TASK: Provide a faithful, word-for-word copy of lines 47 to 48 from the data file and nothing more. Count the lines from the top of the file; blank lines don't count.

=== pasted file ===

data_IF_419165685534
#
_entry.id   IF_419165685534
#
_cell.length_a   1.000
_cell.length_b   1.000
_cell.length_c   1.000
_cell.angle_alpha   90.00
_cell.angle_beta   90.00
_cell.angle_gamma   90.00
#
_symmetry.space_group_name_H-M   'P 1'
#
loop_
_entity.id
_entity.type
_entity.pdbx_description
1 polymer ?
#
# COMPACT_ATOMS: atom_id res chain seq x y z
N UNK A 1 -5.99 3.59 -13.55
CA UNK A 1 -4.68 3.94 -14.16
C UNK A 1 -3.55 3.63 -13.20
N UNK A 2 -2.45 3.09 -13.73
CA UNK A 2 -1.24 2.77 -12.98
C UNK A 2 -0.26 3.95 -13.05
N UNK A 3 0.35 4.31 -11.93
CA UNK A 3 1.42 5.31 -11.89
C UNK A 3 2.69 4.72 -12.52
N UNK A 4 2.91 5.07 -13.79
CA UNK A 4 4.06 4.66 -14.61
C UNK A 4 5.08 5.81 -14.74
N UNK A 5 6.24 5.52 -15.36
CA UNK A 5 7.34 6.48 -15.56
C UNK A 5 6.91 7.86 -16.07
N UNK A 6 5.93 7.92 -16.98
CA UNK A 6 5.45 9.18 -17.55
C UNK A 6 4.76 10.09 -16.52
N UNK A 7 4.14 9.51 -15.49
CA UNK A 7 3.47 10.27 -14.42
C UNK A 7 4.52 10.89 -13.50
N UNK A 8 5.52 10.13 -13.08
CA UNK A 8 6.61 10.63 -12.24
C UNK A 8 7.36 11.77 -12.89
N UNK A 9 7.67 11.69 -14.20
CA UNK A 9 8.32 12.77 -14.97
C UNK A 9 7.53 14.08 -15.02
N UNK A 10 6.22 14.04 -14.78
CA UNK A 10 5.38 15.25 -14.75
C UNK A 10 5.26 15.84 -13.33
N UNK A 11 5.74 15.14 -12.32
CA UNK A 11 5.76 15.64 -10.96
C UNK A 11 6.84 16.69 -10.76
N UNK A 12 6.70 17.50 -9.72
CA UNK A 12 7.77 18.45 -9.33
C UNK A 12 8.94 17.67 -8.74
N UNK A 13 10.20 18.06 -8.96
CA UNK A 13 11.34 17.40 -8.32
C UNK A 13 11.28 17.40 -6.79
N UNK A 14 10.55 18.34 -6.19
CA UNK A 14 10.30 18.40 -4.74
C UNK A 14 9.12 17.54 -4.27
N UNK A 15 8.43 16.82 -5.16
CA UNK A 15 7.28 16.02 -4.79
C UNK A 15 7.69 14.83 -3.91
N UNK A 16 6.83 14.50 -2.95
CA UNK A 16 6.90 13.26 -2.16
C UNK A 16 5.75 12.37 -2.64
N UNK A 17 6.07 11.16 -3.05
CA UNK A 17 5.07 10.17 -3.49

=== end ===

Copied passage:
C UNK A 9 7.53 14.08 -15.02
N UNK A 10 6.22 14.04 -14.78